All sources of drinking water are subject to potential contamination by constituents that are naturally occurring or manmade. Those constituents can be microbes, organic or inorganic chemicals, or radioactive materials. All drinking water, including bottled water, may reasonably be expected to contain at least small amounts of some contaminants. The presence of contaminants does not necessarily indicate that the water poses a health risk. More information about contaminants and potential health effects can be obtained by calling the Environmental Protection Agency’s Safe Drinking Water Hotline at 1-800-426-4791 or online at

Some people may be more vulnerable to contaminants in drinking water than the general population. Immuno-compromised persons such as persons with cancer undergoing chemotherapy, persons who have undergone organ transplants, people with HIV/AIDS or other immune system disorders, some elderly, and infants can be particularly at risk from infections. These people should seek advice about drinking water from their health care providers. EPA/CDC guidelines on appropriate means to lessen the risk of infection by cryptosporidium and other microbiological contaminants are available from the Safe Drinking Water Hotline, or online at .

Lead in drinking water comes primarily from materials and components of the service lines and home plumbing systems. It is possible that lead levels at your home may be higher than other homes in the community as a result of materials used in your home’s plumbing. Our water system is responsible for providing high quality drinking water, but we cannot control the variety of materials used in private home plumbing systems. If present, elevated levels of lead can cause serious health problems, especially for pregnant women and young children. If you are concerned about elevated lead levels in your home’s water, you may wish to have your water tested by a certified laboratory like the one we send our samples to (Montana Environmental Laboratory, 406-755-2131). When your water has been sitting for several hours, you can minimize the potential for lead exposure by flushing your tap until the water temperature has stabilized (usually for 30 seconds to 2 minutes) before you use the water for drinking or cooking. Information on lead in drinking water, testing methods, and steps you can take to minimize exposure to lead is available from the Safe Drinking Water Hotline 1-800-426-4791, or online at .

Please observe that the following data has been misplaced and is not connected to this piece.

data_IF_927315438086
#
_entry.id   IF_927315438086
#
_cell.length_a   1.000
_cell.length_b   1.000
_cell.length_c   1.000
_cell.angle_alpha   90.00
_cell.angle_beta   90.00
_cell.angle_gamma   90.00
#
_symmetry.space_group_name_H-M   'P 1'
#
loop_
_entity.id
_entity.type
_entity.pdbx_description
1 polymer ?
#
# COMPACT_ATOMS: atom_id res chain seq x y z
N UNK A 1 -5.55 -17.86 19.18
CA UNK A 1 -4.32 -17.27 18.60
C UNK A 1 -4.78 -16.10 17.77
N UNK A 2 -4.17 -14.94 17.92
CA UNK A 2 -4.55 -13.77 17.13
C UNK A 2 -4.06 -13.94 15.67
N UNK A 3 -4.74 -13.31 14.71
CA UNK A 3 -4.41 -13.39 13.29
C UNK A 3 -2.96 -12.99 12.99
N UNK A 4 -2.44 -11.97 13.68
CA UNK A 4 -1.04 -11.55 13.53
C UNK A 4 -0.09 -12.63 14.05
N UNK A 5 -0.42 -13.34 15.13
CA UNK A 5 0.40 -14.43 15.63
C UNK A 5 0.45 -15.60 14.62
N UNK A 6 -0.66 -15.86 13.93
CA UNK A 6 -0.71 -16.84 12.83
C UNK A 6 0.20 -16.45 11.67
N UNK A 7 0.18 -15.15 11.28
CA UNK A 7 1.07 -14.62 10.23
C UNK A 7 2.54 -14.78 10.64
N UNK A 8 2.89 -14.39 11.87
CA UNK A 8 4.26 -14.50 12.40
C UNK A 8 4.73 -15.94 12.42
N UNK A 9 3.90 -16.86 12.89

In order to ensure that tap water is safe to drink, the EPA prescribes regulations which limit the amount of certain contaminants in water provided by public water systems. FDA regulations establish limits for contaminants in bottled water which must provide the same protection for public health. The Superior Water System routinely monitors for constituents in your drinking water according to Federal and State laws. We take all of our water samples to Montana Environmental Laboratory in Kalispell (406-755-2131). They are a private laboratory that is certified by the State of Montana and the EPA to analyze drinking water.

Our sampling frequency complies with EPA and state drinking water regulations. The following tests were performed to identify possible contaminants in our system during the period of January 1 to December 31, 2021:

  • 24 coliform bacteria tests – all were coliform free.
  • One nitrate plus nitrite test on each of our three wells – results were within EPA guidelines.
  • Tests to determine the possible presence of 10 disinfection byproducts – results were within EPA standards.